The Thursday Murder Club is the first novel by Richard Osman, of Pointless and House of Games fame. ‘Cosy’ and ‘murder’ are two words that you probably shouldn’t find together, but that is exactly how I’d describe this book. If you asked anyone who regularly reads or watches murder mysteries, you’d discover they’re a sort of comfort food for the brain. Puzzling little pockets of escapism, often with a picturesque rural backdrop, where readers have the opportunity to solve murders from the safety of their own homes.
If you’re a fan of series like Agatha Raisin or Miss Marple you’ll feel right at home here. The book combines the mundane life of a quaint retirement village in England with the excitement of a sinister murder. A small group of pensioners use their cunning, charm, and the power of home baking to weasel their way into a murder investigation, and so the escapades begin!
British humour at its best
I’ve been a fan of Osman’s for a while, but as this is his first novel and I only really knew him from the BBC, it was rather unknown territory. He’s renowned for his puzzles, so I was looking forward to seeing how he’d handle a murder mystery. Thankfully the book is a pleasure to read and I really enjoyed his writing voice.
I found myself laughing regularly at his very British observations. It’s a lot of fun seeing the world through the eyes of his characters, whether it’s the satirical figure of property developer Ian Ventham or the more down-to-earth and light-hearted journal entries of pensioner Joyce (who is just excited to be there). The book has the same dry sense of humour that you might find in one of Alan Bennett’s, and for me it clicked. The murder investigation itself can feel slow-paced. However, the real draw comes from the characters and their interactions, its humour and its heart.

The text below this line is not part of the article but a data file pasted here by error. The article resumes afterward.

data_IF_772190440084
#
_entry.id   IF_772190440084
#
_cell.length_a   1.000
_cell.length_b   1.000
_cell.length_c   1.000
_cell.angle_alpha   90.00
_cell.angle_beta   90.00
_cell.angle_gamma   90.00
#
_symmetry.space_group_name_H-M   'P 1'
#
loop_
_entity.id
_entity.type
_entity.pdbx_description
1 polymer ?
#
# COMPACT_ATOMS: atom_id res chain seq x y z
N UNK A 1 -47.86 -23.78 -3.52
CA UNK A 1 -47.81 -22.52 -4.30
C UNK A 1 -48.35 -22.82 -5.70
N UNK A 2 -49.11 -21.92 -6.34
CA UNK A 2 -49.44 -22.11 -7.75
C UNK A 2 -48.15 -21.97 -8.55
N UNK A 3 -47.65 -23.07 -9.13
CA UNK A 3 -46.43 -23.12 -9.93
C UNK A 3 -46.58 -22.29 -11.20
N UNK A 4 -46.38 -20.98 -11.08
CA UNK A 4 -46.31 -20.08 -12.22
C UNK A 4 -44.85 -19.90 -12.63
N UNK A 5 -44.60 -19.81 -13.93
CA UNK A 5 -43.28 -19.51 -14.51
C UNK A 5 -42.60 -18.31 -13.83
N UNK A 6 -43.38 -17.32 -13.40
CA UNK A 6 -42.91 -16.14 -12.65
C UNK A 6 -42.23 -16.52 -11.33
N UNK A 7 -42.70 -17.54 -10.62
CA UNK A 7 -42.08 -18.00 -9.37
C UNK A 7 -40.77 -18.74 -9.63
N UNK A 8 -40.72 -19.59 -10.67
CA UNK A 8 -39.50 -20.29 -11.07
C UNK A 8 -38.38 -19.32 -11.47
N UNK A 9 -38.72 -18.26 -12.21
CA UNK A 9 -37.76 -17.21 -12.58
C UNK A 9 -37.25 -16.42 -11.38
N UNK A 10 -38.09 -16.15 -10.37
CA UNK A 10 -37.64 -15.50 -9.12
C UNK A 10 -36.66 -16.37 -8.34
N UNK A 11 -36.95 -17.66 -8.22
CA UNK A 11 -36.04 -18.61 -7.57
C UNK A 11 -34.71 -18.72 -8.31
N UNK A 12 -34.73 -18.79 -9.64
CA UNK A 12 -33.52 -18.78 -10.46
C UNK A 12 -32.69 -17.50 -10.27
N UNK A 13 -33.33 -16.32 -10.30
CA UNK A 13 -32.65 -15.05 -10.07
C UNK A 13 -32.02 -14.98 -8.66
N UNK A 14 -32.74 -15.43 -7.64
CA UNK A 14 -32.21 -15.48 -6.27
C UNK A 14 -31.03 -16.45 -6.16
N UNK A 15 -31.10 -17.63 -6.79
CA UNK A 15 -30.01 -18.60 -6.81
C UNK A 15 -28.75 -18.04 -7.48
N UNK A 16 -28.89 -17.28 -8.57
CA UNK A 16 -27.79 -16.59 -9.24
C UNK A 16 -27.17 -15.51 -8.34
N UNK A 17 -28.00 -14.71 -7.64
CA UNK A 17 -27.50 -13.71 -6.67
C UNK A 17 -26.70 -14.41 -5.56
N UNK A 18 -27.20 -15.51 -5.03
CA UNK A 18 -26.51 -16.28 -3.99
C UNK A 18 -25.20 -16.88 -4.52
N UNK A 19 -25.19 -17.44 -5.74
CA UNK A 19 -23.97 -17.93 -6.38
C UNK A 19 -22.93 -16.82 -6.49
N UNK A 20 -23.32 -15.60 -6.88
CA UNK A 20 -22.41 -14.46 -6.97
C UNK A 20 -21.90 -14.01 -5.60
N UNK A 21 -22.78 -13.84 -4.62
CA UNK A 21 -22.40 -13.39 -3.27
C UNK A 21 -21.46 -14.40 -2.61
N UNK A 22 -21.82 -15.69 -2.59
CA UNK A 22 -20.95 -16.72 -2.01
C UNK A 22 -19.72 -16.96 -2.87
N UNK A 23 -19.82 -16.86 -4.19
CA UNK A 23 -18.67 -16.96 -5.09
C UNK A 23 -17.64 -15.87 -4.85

A cross-generational tale
Of particular note is how Osman handles the topic of generational difference, a key theme throughout the novel. Most of the characters find ways to co-exist in harmony. But there are those who would happily tear down the past for personal gain, and so conflict arises. There is beauty in how the characters reach out to bridge the gap between the older and younger generations. As a result, they find common ground in their humanity even if there are things they admit they don’t understand. In short, it’s a beautifully human story with an intriguing mystery to solve, and it’s perfect for Christmas time. I’m looking forward to future instalments (they’re coming!) and maybe even a TV adaptation!
To learn more about The Thursday Murder Club visit Penguin Books.
You can hear more from Richard Osman at: https://twitter.com/richardosman/
WORDS Andy Porter